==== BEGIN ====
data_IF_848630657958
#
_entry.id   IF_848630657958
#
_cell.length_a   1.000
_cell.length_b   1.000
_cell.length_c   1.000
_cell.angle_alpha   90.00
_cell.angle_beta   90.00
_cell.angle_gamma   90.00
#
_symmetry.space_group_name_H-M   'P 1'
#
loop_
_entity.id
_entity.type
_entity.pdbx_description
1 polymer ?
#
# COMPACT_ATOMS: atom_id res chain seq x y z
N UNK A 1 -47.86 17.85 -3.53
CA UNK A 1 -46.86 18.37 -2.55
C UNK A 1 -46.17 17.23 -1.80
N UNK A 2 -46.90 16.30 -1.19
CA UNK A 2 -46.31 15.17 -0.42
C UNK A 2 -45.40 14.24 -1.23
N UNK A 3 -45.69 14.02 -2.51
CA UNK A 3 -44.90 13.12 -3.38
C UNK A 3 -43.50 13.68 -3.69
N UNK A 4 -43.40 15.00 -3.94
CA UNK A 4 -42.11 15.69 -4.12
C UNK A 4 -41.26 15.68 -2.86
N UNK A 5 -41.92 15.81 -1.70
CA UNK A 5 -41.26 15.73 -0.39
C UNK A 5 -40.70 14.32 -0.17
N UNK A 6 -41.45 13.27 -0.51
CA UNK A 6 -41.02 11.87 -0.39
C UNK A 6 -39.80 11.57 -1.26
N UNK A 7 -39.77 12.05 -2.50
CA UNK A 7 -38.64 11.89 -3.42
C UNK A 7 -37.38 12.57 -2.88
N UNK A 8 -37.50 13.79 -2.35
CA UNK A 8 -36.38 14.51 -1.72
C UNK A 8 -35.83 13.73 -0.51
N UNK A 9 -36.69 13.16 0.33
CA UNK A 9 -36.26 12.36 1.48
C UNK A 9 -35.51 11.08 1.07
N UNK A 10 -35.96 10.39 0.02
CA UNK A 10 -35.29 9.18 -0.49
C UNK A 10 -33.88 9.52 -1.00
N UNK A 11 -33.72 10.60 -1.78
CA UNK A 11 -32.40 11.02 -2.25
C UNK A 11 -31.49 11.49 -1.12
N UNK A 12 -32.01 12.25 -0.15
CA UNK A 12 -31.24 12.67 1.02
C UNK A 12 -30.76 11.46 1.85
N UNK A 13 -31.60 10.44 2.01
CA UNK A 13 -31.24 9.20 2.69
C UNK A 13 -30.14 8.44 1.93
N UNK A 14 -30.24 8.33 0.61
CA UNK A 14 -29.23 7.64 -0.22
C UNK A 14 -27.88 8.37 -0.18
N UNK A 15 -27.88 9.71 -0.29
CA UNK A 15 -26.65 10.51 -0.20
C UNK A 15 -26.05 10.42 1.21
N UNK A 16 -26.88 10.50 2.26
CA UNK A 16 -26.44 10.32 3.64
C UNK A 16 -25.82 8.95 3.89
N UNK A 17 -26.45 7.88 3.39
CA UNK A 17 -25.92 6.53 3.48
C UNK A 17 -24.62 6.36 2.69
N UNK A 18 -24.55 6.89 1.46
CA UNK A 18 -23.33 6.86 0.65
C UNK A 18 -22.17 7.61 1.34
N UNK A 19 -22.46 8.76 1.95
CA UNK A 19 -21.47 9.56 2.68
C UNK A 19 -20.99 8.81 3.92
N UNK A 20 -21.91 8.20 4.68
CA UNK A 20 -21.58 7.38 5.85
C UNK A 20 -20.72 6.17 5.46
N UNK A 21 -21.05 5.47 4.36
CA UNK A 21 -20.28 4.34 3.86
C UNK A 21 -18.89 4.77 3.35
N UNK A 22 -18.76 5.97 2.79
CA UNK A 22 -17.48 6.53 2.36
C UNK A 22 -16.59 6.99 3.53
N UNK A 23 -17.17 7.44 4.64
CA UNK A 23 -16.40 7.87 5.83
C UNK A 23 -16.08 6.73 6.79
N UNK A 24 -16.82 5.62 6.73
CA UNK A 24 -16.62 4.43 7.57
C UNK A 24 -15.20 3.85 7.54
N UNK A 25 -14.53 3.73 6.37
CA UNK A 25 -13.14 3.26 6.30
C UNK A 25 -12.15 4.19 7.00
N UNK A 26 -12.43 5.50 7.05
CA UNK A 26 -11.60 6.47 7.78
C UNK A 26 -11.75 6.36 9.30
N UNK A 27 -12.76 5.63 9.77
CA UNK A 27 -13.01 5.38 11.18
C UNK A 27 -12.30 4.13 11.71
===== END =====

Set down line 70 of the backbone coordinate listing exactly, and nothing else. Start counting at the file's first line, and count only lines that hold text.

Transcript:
CA UNK A 17 -25.92 6.53 3.48